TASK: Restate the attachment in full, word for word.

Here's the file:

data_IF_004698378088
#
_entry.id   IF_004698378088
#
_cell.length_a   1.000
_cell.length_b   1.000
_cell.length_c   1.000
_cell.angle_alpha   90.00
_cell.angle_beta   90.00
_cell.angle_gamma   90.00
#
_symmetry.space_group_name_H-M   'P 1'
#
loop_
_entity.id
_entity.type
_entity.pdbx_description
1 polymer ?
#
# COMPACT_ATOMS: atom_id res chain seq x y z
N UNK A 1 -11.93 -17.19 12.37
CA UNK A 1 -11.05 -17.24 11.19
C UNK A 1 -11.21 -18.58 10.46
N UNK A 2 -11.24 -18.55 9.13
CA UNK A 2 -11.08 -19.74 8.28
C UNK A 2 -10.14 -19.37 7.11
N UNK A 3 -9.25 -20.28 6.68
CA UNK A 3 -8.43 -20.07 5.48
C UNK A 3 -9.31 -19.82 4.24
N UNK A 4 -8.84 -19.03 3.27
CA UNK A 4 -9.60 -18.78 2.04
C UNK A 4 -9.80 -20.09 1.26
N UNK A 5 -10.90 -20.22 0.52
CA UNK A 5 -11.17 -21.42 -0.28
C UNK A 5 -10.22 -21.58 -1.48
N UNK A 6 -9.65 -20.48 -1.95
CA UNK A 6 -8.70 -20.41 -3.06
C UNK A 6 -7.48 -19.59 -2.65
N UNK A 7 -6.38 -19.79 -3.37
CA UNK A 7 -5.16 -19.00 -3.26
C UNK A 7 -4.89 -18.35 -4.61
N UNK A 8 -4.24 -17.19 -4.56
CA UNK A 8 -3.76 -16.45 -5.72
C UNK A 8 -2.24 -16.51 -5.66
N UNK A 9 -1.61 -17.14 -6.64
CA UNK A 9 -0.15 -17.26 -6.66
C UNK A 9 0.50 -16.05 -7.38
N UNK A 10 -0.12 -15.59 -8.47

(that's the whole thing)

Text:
data_IF_004698378088
#
_entry.id   IF_004698378088
#
_cell.length_a   1.000
_cell.length_b   1.000
_cell.length_c   1.000
_cell.angle_alpha   90.00
_cell.angle_beta   90.00
_cell.angle_gamma   90.00
#
_symmetry.space_group_name_H-M   'P 1'
#
loop_
_entity.id
_entity.type
_entity.pdbx_description
1 polymer ?
#
# COMPACT_ATOMS: atom_id res chain seq x y z
N UNK A 1 -11.93 -17.19 12.37
CA UNK A 1 -11.05 -17.24 11.19
C UNK A 1 -11.21 -18.58 10.46
N UNK A 2 -11.24 -18.55 9.13
CA UNK A 2 -11.08 -19.74 8.28
C UNK A 2 -10.14 -19.37 7.11
N UNK A 3 -9.25 -20.28 6.68
CA UNK A 3 -8.43 -20.07 5.48
C UNK A 3 -9.31 -19.82 4.24
N UNK A 4 -8.84 -19.03 3.27
CA UNK A 4 -9.60 -18.78 2.04
C UNK A 4 -9.80 -20.09 1.26
N UNK A 5 -10.90 -20.22 0.52
CA UNK A 5 -11.17 -21.42 -0.28
C UNK A 5 -10.22 -21.58 -1.48
N UNK A 6 -9.65 -20.48 -1.95
CA UNK A 6 -8.70 -20.41 -3.06
C UNK A 6 -7.48 -19.59 -2.65
N UNK A 7 -6.38 -19.79 -3.37
CA UNK A 7 -5.16 -19.00 -3.26
C UNK A 7 -4.89 -18.35 -4.61
N UNK A 8 -4.24 -17.19 -4.56
CA UNK A 8 -3.76 -16.45 -5.72
C UNK A 8 -2.24 -16.51 -5.66
N UNK A 9 -1.61 -17.14 -6.64
CA UNK A 9 -0.15 -17.26 -6.66
C UNK A 9 0.50 -16.05 -7.38
N UNK A 10 -0.12 -15.59 -8.47